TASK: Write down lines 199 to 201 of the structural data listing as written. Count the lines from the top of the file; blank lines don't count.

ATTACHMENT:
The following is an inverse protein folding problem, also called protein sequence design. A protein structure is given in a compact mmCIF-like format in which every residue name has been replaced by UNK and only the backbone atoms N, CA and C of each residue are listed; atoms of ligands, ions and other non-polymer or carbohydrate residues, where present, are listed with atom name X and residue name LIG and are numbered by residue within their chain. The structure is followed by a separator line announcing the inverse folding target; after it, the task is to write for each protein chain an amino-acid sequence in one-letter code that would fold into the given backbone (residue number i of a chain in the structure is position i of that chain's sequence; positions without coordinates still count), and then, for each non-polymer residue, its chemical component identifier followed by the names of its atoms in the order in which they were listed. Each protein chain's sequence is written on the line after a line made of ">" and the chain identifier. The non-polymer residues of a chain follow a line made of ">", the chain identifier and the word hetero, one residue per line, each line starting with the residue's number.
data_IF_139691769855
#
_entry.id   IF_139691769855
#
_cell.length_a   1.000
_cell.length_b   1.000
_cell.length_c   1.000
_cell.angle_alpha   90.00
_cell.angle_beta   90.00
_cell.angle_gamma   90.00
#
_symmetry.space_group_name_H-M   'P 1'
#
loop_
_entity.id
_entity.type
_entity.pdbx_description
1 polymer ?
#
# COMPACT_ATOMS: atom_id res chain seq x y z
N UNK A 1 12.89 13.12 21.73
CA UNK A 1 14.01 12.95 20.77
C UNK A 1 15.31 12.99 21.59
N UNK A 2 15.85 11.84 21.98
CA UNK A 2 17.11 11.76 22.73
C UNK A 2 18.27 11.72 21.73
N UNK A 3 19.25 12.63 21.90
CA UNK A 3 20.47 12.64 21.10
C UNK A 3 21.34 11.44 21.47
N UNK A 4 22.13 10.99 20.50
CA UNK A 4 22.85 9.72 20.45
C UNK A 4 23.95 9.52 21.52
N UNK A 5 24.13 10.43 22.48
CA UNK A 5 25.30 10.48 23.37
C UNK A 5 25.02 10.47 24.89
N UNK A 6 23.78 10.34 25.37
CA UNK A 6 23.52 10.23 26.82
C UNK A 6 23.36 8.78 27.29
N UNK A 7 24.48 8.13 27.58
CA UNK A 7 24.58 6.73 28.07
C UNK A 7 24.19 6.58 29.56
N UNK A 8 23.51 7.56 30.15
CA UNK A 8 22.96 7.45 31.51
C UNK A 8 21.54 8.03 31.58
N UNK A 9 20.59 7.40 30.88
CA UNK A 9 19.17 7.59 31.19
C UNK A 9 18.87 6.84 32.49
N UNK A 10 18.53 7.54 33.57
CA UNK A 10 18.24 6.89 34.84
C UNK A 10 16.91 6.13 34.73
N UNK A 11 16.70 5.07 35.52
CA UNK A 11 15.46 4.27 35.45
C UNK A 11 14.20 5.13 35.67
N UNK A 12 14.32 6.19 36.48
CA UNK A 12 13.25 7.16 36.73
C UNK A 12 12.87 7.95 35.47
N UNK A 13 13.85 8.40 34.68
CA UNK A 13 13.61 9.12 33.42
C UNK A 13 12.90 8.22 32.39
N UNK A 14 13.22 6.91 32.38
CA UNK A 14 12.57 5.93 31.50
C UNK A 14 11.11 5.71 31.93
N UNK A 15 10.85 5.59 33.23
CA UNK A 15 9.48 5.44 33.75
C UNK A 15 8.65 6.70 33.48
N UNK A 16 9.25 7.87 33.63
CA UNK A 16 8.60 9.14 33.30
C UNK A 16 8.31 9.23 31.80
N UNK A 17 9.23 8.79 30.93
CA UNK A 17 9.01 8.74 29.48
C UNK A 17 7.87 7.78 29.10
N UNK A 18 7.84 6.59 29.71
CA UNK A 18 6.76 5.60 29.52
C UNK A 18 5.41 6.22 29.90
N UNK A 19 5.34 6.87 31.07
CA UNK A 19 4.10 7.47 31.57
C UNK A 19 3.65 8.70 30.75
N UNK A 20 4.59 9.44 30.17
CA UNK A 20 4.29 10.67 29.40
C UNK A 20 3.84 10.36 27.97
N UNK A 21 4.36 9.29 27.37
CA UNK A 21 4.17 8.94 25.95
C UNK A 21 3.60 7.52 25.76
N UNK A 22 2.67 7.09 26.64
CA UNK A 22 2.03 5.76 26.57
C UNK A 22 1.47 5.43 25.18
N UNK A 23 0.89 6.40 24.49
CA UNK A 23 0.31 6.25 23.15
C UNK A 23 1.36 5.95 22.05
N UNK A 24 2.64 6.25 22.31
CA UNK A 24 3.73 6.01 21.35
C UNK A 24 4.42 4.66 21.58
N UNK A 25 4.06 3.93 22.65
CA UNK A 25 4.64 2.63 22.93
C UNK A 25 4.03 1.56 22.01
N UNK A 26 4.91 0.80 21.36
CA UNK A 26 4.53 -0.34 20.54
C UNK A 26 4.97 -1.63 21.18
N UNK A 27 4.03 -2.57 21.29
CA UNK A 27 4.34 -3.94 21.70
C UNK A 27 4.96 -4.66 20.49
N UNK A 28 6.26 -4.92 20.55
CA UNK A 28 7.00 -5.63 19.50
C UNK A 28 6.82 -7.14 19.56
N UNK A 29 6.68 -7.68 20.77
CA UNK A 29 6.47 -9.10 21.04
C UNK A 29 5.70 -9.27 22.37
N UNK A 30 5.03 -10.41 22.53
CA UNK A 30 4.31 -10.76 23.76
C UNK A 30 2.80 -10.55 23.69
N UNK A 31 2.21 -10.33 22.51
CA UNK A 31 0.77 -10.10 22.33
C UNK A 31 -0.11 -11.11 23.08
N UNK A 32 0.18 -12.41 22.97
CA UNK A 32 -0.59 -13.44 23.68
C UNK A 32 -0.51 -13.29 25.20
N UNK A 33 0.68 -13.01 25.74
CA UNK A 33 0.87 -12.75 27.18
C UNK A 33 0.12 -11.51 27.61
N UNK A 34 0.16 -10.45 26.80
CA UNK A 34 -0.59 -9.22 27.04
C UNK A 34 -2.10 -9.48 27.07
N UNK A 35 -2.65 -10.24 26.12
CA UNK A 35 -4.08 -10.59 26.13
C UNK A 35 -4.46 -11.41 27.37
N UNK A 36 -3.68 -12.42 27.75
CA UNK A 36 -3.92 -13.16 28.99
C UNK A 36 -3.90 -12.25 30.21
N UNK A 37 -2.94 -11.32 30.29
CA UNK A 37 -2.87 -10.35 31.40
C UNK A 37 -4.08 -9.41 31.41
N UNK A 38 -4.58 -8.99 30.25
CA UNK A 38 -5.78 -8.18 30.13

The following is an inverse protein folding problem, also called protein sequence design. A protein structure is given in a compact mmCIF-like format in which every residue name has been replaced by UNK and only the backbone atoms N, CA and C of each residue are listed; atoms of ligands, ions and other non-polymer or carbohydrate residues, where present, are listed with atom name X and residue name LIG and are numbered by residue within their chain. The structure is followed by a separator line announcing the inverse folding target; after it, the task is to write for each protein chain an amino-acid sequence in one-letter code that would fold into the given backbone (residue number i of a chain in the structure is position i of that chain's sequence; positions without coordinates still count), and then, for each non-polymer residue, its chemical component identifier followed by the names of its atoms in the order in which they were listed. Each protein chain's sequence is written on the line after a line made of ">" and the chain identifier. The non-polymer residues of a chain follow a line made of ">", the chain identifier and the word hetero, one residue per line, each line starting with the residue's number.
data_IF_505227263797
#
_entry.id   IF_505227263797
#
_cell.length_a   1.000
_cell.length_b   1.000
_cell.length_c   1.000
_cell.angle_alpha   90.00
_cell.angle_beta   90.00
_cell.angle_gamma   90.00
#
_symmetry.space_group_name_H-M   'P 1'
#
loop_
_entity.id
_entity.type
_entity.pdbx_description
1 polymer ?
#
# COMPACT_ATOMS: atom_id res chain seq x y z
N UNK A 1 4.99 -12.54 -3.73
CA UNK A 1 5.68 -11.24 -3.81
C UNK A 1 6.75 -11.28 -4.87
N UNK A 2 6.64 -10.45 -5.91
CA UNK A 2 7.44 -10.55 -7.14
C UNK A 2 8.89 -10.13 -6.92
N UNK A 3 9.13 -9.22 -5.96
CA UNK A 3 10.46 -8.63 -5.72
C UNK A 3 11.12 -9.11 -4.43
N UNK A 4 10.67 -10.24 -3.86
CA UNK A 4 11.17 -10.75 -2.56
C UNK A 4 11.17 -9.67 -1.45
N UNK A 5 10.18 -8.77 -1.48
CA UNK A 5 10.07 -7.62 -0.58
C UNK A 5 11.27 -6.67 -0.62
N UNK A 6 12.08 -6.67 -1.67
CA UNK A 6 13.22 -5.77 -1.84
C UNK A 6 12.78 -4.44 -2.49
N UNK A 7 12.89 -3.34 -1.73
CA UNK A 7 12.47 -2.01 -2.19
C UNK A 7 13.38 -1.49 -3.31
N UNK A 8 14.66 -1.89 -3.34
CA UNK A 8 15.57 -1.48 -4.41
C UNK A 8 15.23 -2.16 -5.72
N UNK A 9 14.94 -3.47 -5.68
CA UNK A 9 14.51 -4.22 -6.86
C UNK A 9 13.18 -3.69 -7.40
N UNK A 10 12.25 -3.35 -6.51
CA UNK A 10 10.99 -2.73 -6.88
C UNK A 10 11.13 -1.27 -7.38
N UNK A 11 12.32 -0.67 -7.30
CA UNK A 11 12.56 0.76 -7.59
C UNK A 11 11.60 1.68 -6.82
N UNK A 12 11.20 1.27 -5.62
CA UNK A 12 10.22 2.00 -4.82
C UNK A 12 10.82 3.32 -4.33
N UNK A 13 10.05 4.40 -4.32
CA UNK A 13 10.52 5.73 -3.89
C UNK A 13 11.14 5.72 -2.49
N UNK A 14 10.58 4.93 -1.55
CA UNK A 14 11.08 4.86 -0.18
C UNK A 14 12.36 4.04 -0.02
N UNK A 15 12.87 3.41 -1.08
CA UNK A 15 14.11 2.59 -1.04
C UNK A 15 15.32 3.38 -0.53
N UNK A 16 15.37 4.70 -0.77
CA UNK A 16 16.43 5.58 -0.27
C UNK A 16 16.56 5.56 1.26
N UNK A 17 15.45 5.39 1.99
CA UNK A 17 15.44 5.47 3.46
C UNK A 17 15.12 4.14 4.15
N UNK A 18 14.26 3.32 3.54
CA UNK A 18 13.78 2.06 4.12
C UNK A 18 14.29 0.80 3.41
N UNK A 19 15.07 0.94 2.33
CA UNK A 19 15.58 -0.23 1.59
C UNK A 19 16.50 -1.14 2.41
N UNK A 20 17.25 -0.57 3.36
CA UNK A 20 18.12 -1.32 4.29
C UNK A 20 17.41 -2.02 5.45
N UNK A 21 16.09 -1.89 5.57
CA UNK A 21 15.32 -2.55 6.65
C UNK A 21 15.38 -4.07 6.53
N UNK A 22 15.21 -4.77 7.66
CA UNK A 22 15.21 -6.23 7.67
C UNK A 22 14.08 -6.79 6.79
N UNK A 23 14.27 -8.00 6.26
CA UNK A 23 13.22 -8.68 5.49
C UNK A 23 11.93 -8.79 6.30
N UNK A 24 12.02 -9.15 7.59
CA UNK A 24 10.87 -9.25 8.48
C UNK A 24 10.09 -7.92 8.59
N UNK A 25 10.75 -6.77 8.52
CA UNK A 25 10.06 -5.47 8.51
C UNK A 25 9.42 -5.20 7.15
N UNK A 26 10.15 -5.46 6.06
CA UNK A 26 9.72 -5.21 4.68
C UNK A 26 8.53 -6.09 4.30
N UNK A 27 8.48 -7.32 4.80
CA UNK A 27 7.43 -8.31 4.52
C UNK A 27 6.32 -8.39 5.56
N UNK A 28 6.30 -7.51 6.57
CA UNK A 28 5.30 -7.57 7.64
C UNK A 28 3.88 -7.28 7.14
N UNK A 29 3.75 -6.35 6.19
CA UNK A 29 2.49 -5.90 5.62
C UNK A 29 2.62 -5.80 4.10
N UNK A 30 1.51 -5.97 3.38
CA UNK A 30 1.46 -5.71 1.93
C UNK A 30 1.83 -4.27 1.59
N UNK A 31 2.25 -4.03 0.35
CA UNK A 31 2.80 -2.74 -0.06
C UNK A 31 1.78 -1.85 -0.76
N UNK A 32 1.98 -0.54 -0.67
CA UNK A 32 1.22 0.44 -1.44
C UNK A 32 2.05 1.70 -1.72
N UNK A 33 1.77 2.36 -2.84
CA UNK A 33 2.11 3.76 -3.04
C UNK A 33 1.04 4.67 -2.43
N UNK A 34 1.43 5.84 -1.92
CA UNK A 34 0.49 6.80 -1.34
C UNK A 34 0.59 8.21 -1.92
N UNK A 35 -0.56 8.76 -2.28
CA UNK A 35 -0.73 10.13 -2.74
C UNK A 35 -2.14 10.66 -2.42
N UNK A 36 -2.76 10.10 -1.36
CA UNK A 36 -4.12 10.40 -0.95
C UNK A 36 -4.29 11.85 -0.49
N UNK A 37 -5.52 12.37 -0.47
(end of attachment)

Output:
CA UNK A 15 14.11 2.59 -1.04
C UNK A 15 15.32 3.38 -0.53
N UNK A 16 15.37 4.70 -0.77